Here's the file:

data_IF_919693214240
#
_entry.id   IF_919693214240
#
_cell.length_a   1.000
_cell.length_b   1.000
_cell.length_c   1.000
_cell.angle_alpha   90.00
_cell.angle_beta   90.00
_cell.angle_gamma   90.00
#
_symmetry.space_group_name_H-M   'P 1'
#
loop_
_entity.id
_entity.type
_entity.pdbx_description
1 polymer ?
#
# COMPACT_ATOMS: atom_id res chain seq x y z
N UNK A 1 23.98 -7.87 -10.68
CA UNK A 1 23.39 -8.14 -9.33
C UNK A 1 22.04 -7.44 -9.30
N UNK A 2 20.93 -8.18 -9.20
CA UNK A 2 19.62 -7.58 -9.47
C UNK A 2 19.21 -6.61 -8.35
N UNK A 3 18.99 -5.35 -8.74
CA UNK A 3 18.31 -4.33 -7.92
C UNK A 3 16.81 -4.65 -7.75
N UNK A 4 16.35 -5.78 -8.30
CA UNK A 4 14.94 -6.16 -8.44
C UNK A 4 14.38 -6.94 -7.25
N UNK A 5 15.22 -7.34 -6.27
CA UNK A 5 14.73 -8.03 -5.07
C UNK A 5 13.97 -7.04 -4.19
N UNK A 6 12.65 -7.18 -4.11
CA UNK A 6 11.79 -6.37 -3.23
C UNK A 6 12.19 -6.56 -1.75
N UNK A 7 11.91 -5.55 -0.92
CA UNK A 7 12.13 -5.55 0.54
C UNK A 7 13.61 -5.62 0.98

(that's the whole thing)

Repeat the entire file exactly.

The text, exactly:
data_IF_919693214240
#
_entry.id   IF_919693214240
#
_cell.length_a   1.000
_cell.length_b   1.000
_cell.length_c   1.000
_cell.angle_alpha   90.00
_cell.angle_beta   90.00
_cell.angle_gamma   90.00
#
_symmetry.space_group_name_H-M   'P 1'
#
loop_
_entity.id
_entity.type
_entity.pdbx_description
1 polymer ?
#
# COMPACT_ATOMS: atom_id res chain seq x y z
N UNK A 1 23.98 -7.87 -10.68
CA UNK A 1 23.39 -8.14 -9.33
C UNK A 1 22.04 -7.44 -9.30
N UNK A 2 20.93 -8.18 -9.20
CA UNK A 2 19.62 -7.58 -9.47
C UNK A 2 19.21 -6.61 -8.35
N UNK A 3 18.99 -5.35 -8.74
CA UNK A 3 18.31 -4.33 -7.92
C UNK A 3 16.81 -4.65 -7.75
N UNK A 4 16.35 -5.78 -8.30
CA UNK A 4 14.94 -6.16 -8.44
C UNK A 4 14.38 -6.94 -7.25
N UNK A 5 15.22 -7.34 -6.27
CA UNK A 5 14.73 -8.03 -5.07
C UNK A 5 13.97 -7.04 -4.19
N UNK A 6 12.65 -7.18 -4.11
CA UNK A 6 11.79 -6.37 -3.23
C UNK A 6 12.19 -6.56 -1.75
N UNK A 7 11.91 -5.55 -0.92
CA UNK A 7 12.13 -5.55 0.54
C UNK A 7 13.61 -5.62 0.98